Harvard, Whoop And Johnny Fosko discussed on Business & Biceps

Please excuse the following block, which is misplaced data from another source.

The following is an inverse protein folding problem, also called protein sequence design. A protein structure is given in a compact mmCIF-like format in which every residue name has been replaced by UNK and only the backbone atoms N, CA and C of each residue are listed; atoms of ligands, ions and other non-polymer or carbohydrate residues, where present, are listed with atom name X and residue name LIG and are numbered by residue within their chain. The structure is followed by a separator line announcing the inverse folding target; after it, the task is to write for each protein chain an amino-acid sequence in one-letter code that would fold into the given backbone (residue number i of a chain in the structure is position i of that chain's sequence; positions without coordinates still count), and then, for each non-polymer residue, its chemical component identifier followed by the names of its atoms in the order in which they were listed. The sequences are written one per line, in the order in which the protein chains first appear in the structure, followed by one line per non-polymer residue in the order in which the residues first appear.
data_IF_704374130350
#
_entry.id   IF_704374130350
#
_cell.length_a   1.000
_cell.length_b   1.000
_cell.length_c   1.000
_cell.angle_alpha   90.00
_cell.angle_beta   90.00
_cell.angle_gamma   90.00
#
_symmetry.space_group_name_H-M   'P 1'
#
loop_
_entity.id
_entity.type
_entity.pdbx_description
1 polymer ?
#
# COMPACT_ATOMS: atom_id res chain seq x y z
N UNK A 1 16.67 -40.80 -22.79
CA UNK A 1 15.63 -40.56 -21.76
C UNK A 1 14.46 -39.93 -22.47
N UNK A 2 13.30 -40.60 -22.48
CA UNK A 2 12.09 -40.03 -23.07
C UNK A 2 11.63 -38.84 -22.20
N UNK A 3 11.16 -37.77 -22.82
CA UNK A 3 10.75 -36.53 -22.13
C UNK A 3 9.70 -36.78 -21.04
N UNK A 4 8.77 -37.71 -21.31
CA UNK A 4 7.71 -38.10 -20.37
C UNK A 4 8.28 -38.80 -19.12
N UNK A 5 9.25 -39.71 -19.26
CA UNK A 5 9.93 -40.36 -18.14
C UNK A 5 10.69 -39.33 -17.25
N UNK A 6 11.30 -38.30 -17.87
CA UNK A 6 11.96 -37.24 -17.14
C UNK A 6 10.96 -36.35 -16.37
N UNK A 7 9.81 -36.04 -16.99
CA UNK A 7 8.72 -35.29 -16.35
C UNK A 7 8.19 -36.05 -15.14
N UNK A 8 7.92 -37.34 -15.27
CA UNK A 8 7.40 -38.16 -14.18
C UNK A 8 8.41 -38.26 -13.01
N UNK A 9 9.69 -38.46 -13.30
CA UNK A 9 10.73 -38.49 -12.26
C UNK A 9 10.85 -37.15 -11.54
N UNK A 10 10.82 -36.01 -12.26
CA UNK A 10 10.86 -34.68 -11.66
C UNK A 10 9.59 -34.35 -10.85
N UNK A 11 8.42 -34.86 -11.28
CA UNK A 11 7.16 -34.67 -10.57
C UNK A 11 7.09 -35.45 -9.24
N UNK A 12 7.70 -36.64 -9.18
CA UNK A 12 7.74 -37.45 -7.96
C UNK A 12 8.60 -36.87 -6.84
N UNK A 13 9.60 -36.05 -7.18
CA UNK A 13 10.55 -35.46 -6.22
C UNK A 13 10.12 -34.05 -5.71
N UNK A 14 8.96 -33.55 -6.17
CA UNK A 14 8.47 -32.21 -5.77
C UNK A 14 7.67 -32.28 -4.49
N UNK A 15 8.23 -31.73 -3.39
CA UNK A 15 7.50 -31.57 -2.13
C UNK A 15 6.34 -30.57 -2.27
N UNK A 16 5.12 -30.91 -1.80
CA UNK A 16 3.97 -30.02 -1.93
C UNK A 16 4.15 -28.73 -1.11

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I always look for people that share two attributes and that's a high intensity tent city and a high level of humility and actually those two things tend to skew in the opposite direction normally what you'll find the people who lower intensity higher humility or higher or higher intensity lower humility and when you find people that have a high intensity so you hide group humility. You've got this perfect balance for I think in particular for early stage companies because you need people who are attacking attack but also have the humility to recognize they don't have all the answers and there's people around who may be right and they work worked collaboratively and and it creates a flatter hierarchy as well because people are comfortable challenging one another without the what's up everybody welcome to another episode of business in Biceps and you better wake your ass up because on today I show we've got the founder and CEO of Whoop Mr. Will Ahmed and I cannot wait for you guys to hear this story story and I'm sure he's going to have all kinds of just knowledge bombs to drop on our listeners today Johnny Fosko. What do you think I mean. I think this is the perfect gas and I can't wait to get into the journey and the company because as we all know everyone listening takes their body very seriously and the product that will has created is is really changing the game. I think it's very innovative. I think it does a lot of things that other products in the fitness industry don't do so. I'm just getting into the development of that. exciting and I want to tell people how I learned about. Whoop originally was my my friend Ebb? WHO's the main guy over men's health done some work with men's health in the past and I saw him utilizing the the the Wu product through his instagram Graham Story and I thought it was super interesting and then when we kinda ran into. Will it was exciting to be able to bring him on a business and biceps so that further do well. Oh welcome to the show fed you for having me guys pumped to beer so John. FUSCO is an amazing question guy so I'm going to let him start off. This interview right out the gate. Johnny hit him hit him. Hard rail are just so so we'll just for everyone's is knowledge. Your background is well. I got into the whole space around health monitoring because I was always into into sports and exercise myself so I was playing squash while I was at Harvard as an undergraduate. I was a college athlete and I felt like I didn't know what I was doing to my body while I was training and I got very interested in physiology. So what does it take to better understand the body okay. How can you prevent overtraining prevent injury trained optimally what is sleep what is recovery these are the types of questions. I was asking myself and and so in the process of being a student at Harvard I read slow five hundred medical papers and ultimately wrote a paper myself around how to continuously understand the human body and that research ultimately became the business plan for starting whoop so that would have been around two thousand eleven to twelve. I was probably twenty one twenty two years old at the time and and decided that I was going to go down the the the the unknown path of entrepreneurship well listen to me and Corey could dig into whooping Lupin and give it a solid explanation of what we see but I don't think that would do justice to hear it from the founders mouth a general description to the listener of what your product does. I think is what they need to here. Yeah absolutely so our mission it whoop is really way to unlock human performance. We believe that every individual has an inner potential that you can tap into if you can better understand their bodies and their behaviors and we've developed technology across hardware software an analytics really designed to understand your human the human body and and you know at the highest level think of whoop as twenty four seven life coach were measuring everything about your sleep. Your your body's recovery how much strain you're putting on your body whether it's daily activity or exercise stress and then whoop is making recommendations throughout the day throughout the week and over time around how to improve you had to be a better version of you and we've built now. A community of whoop members is that range from Professional Athletes College Athletes Olympians Navy seals gives people want to better understand their own bodies cross-fitters cross-fitters people who have daily active jobs or stressful jobs doctors surgeons cops firemen public speakers. Here's you name it and I think what would hold the whoop community together is it's a group of people that is motivated in one way or another. This is a group of people that wants to be the best version of themselves they they want to they want to compete with themselves and they and they wanNA find a way to be optimal in all walks of life and and you know I feel incredibly fortunate to get to work with work with people like that every day and type of product that they find they get real the value out of to improve so well. There's a lot of young entrepreneurs here business in biceps and they hear guys from Harvard obviously a really really smart smart guy raise money which I want to get into but I want to turn it back all the way till like the the creation of the actual a brand like what you named it how you got started. was there entrepreneurs that you around growing up was something. Did you always want to go into business for for yourself or did you get forced into because this idea in your mind was so good like run me through that process a little bit because there's a lot of people that were always on the edge edge there like should. I start my own business. Should I not but what was it something you're always wanted to do or was this thing just like after you got all these papers and stuff and unrealized there is a market that was open for this because there's nothing really like it out there. You know kind of lead me through that process is. I always think that's interesting well. I think a a lot of ways I became so obsessed with the problem of understanding the human body that ultimately didn't have a choice in starting whoop like it it just it had it had to happen. It was something that I thought about every free second you know I like to tell entrepreneurs founders under who are sort of wrestling with this idea of should I start this thing. Should I tackle this problem. Is it something you're thinking about in the showers. Something you're thinking about before you go to bed. Is it something you're writing. Notes about on your phone or doodling out does doing research for feel like feel like a hobby versus versus feel like work. Those are all the types of signs to me that you've got something that you can really attack and you can really the focus your life around because it is that it is it is it is it does become a complete obsession. It does occupy and you know ninety two some some days it feels like one hundred and ten percent of your brain capacity and and so all those signs were there for me whether I was cognizant of the fact that I had fully become this obsessed or not a match sure at the time but but yeah ultimately didn't feel like much of a choice and you you know I did have the option to go work in finance which I had done a few internships in but the funny thing is even rows working at these finance firms and in the summer you know this is when I was like nineteen or twenty or twenty one years old in the summer whenever I have free time I would be doing market research on health and fitness or I tried to look up. Look up competitor data using the the resources that we had at the firm so it was pretty clear that this was this was what I wanted to do now. What was far less clear. However is going to do it and you know that's where I think entrepreneurship? Is You know something like five percent inspiration seperation ninety five percent perspiration you just have to grind so you know that that that that's the much longer piece of it but in terms of knowing that I wanted to do it that was pretty obvious so once you knew and if felt like a obsession that that was calling you once you knew what were and this is a question we get a lot here. What were the first steps the first five steps APPS or the most important steps. You took out of the gate to start this business. Well I mean the first thing was I just did an enormous amount of research to actually figure out what I need to do so I did a lot of analysis on what I actually needed to measure Asia in order to to to create a product. I did a lot of research on what was in the market at the time and how we could develop something. He knows differentiated. I took classes on entrepreneurship on business to really figure out. What does it even mean to start a business like. How do you do do that like what What's the day one of starting a business? I actually engaged a law firm very early on that had done a lot. had done a lot in startups group called Gunderson detmer and I convince them to work with me for free until I raised capital which they surprisingly were willing to do and and so that helped me have like some real guidance around legal formation of an entity entity and then the the biggest and probably hardest piece was who am I gonNa do this with and you know trying to recruit people to do it with then frankly a lot of the first people that I met who I thought would be perfect to start woop with ended up flaking or not being the right people and so that that was a very long. I'd say iterative process now fortunately a couple months before I graduated from Harvard so the sort of been spring of two thousand twelve twelve. I met John Capital Lupo. who today's our chief technology officer my co-founder? John was studying a lot of the hardest math classes in the country and as it turns out his father is a professor of exercise physiology so real overlap and physiology here the technical chops to do some things from from a from a sensing standpoint and algorithms standpoint that had been done before and I had a vision for how to build a product for coaches and athletes and beyond and so we we we started working together that summer and John Ultimately ended up dropping at Harvard to to build the business.